11 December 2017

Update no.832

Update from the Sunland
4.12.17 – 10.12.17

            To all,

            Well, once again, our congratulations go to the Corps of Cadets at West Point—two years in a row. Well done!  Army beat Navy 14-13.  I also offer my personal congratulations to my cousins: Greg [USMA 1974] and Sandy [USMA 1978].  It was a really good game played in the snow of Philadelphia.  Navy beat themselves with two rare and crucial penalties on the final drive at the end of the game, and a missed field goal . . . by a few feet.  Nonetheless, a win is a win, no matter how sloppy.  Next year!  Go Navy; Beat Army!

            The follow-up news items:
-- The Supreme Court issued a brief written order granting an administration emergency request to void lower court injunctions and let the restrictive Trump travel ban rules [789 & sub] take full effect while litigation challenging the travel restrictions continues.  The Trump rules cite national-security concerns and apply to eight countries: the Muslim-majority nations of Chad, Iran, Libya, Somalia, Syria and Yemen, as well as North Korea and some government officials in Venezuela.  This action is related to the injunction only and is not affirmation of the USG policy by the Supreme Court.
-- Senator Al Franken of Minnesota announced on the floor of the Senate, “Nothing I have done as a Senator—nothing—has brought dishonor on this institution.”  He said, “Today, I am announcing that in the coming weeks I will be resigning as a member of the United States Senate.”  He also drew contrast to his action versus Trump [774, 807] and Moore [829].  We are a long way from being done with this topic.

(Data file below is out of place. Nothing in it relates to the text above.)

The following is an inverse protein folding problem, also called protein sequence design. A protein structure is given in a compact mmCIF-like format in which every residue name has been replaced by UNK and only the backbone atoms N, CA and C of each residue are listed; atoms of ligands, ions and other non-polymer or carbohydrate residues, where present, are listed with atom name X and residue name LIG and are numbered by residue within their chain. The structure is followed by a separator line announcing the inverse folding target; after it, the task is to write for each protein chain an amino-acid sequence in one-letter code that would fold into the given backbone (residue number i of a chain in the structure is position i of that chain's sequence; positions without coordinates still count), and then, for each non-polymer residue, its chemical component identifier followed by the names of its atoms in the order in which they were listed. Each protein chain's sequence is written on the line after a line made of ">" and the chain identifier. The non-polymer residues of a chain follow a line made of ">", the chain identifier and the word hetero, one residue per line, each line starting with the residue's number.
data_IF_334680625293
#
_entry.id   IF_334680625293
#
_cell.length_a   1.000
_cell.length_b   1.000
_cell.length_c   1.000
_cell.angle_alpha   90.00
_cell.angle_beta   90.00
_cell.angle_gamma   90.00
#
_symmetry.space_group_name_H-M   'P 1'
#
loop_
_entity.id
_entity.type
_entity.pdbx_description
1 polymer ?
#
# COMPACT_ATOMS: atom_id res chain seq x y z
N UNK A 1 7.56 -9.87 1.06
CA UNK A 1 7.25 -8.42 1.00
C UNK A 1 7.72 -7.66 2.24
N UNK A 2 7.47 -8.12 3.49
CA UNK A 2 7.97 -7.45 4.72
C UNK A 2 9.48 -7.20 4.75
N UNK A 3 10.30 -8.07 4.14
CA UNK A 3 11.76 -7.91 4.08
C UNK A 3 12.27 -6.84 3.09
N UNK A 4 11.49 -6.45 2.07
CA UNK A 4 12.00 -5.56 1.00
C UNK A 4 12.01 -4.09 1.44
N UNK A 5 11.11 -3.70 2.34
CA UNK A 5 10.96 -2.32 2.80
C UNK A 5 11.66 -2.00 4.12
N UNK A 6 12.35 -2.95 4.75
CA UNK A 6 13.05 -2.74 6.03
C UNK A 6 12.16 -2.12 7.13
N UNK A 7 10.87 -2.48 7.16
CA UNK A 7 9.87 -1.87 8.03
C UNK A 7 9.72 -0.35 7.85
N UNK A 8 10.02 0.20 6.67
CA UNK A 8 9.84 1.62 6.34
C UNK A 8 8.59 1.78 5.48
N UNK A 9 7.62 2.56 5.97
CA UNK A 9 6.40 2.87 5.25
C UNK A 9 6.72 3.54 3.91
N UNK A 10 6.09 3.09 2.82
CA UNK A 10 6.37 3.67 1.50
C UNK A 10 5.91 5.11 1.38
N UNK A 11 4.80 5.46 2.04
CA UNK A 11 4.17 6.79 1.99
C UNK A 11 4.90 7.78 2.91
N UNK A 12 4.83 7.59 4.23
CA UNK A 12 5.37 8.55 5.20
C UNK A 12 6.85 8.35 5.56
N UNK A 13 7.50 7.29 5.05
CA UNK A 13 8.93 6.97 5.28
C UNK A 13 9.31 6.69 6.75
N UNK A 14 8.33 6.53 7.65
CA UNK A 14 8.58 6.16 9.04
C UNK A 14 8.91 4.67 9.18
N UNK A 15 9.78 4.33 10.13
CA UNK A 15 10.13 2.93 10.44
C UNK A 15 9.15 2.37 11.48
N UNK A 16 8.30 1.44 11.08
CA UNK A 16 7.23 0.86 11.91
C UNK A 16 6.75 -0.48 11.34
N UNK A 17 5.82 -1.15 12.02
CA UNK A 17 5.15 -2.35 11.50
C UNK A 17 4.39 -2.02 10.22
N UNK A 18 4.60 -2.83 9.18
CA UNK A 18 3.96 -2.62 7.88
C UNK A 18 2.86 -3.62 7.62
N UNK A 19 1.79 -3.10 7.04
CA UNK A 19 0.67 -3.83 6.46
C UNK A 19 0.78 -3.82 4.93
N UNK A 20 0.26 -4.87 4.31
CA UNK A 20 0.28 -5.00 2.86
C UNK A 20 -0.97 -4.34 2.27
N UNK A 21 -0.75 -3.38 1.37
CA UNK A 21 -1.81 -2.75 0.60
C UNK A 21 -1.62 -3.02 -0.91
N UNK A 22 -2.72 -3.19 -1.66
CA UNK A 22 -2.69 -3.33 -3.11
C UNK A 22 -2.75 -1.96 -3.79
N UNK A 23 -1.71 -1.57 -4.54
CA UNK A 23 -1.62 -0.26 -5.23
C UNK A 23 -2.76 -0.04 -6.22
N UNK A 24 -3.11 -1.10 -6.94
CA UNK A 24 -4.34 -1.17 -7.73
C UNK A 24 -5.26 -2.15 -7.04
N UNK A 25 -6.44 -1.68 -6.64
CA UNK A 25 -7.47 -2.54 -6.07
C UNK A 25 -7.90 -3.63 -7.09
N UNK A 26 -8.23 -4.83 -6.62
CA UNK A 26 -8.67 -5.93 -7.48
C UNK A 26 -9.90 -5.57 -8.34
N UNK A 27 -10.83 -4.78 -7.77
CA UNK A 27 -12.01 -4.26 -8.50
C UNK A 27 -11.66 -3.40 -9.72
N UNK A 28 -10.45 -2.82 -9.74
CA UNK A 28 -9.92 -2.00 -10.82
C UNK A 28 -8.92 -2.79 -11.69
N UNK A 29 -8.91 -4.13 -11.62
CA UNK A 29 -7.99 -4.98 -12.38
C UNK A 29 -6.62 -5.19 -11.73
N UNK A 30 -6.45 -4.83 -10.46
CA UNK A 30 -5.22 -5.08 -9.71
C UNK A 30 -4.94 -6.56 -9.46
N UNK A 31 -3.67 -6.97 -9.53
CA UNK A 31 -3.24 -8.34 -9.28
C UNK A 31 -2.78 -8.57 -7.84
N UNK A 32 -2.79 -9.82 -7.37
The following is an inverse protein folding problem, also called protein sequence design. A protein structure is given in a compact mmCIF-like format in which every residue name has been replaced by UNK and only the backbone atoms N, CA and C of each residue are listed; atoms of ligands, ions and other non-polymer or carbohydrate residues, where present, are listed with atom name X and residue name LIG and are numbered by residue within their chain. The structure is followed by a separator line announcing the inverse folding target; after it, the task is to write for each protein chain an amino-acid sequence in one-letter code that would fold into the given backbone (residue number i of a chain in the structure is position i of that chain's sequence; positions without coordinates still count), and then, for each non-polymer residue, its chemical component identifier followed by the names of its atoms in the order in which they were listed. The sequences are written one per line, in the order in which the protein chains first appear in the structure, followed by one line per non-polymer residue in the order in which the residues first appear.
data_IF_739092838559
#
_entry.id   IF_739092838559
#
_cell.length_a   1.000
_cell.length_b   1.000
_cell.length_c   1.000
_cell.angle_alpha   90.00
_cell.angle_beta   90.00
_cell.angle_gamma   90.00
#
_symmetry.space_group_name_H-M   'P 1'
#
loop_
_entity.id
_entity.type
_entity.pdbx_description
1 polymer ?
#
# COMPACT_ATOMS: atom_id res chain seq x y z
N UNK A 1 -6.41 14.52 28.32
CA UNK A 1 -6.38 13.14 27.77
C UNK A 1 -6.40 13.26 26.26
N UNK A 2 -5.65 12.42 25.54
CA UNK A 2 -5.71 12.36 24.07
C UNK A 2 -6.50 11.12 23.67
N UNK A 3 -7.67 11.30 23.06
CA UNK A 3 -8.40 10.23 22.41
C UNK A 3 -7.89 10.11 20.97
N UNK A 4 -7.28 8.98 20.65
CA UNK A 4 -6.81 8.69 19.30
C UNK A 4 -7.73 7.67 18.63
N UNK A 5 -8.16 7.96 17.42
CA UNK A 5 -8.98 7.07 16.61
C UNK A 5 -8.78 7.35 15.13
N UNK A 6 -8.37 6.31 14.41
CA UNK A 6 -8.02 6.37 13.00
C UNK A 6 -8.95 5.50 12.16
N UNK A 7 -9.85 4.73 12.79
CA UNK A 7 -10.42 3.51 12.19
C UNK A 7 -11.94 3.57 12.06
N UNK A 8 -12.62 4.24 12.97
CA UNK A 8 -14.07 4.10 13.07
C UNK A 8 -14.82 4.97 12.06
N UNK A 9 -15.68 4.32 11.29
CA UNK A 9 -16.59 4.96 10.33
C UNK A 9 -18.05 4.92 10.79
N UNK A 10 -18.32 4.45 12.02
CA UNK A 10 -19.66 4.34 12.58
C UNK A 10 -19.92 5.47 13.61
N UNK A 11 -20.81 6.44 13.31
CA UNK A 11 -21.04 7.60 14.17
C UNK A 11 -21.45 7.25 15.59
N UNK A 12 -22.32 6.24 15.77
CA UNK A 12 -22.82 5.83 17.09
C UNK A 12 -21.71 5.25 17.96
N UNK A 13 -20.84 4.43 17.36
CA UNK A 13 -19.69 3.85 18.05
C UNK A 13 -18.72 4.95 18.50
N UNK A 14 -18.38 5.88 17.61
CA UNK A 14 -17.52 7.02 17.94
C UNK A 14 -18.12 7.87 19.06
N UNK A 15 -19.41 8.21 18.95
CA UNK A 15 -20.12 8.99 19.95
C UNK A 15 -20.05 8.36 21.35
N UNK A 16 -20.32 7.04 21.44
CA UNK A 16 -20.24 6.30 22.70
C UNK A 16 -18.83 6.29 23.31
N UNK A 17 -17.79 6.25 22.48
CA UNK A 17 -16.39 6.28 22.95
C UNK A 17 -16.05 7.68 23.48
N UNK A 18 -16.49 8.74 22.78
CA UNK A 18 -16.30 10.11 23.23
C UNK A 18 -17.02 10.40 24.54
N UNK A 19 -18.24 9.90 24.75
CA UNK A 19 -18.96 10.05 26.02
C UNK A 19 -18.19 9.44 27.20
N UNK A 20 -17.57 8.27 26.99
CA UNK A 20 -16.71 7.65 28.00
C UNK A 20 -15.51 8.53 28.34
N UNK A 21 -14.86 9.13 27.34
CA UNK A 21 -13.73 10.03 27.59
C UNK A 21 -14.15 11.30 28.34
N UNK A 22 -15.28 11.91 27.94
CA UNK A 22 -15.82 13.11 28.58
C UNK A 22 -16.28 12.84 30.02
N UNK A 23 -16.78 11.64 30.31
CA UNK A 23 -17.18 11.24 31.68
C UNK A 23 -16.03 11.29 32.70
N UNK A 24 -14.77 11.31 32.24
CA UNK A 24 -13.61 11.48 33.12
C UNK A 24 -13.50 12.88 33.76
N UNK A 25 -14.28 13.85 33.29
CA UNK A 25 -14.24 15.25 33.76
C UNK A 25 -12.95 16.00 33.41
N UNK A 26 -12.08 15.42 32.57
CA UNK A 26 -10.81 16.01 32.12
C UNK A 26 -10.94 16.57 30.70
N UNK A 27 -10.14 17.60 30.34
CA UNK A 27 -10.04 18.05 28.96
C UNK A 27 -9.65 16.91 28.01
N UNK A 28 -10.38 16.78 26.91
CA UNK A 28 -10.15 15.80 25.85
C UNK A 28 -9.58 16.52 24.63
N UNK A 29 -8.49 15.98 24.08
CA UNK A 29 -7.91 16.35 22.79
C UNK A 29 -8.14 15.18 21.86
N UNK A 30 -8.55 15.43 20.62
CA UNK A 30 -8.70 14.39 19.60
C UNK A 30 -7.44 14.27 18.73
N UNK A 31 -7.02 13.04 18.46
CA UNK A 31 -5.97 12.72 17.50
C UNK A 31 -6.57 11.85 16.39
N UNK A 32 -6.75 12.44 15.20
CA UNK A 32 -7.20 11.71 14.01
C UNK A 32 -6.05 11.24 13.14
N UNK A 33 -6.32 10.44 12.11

The seductive opiate of power over others knows few boundaries, although I must observe it is predominately confined to males (the 1994 movie Disclosure aside).  Beyond the gender affinity, there are few other discriminating factors.  I am becoming progressively more troubled of the trial by Press and public opinion that is far more punitive than due process of law and trial by a jury of peers.  A precedent is de facto evolving—wait until the statute of limitations has expired to make accusations of sexual misconduct to achieve the greatest possible damage to a target individual; he has little to no recourse.  Whether the Democrats are setting up the Republicans is irrelevant to me.  Crucifying Franken and Conyers while Moore garners Republican support presents a very stark contrast in political morality.